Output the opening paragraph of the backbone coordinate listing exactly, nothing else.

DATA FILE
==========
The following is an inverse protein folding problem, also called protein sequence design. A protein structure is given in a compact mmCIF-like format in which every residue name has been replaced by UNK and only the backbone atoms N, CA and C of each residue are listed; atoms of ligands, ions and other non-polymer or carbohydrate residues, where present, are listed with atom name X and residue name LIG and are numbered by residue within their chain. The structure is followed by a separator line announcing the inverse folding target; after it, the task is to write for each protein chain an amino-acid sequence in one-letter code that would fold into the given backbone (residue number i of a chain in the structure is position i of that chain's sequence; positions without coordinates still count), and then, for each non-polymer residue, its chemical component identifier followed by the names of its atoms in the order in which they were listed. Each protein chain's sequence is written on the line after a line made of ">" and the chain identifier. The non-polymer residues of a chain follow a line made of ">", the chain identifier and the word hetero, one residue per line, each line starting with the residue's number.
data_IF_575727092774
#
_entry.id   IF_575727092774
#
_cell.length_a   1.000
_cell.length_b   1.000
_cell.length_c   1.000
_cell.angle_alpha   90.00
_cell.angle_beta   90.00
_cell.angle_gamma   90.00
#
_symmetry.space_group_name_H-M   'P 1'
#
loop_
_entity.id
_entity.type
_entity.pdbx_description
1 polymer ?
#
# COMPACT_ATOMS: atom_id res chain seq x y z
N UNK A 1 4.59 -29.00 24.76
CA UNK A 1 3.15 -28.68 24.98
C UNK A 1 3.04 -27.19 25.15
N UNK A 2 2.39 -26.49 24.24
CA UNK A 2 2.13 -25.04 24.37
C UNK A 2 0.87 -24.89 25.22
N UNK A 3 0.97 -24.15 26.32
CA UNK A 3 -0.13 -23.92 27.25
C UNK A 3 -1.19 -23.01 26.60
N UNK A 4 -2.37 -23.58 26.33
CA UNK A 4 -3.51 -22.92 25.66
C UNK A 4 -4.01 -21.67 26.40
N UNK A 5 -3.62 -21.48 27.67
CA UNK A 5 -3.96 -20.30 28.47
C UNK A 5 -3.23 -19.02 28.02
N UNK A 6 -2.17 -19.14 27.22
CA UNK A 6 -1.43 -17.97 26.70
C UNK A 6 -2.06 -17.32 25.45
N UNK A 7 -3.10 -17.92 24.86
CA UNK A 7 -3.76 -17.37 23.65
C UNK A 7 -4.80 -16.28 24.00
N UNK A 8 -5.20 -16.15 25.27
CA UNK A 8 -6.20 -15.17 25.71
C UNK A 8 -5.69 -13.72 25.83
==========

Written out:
The following is an inverse protein folding problem, also called protein sequence design. A protein structure is given in a compact mmCIF-like format in which every residue name has been replaced by UNK and only the backbone atoms N, CA and C of each residue are listed; atoms of ligands, ions and other non-polymer or carbohydrate residues, where present, are listed with atom name X and residue name LIG and are numbered by residue within their chain. The structure is followed by a separator line announcing the inverse folding target; after it, the task is to write for each protein chain an amino-acid sequence in one-letter code that would fold into the given backbone (residue number i of a chain in the structure is position i of that chain's sequence; positions without coordinates still count), and then, for each non-polymer residue, its chemical component identifier followed by the names of its atoms in the order in which they were listed. Each protein chain's sequence is written on the line after a line made of ">" and the chain identifier. The non-polymer residues of a chain follow a line made of ">", the chain identifier and the word hetero, one residue per line, each line starting with the residue's number.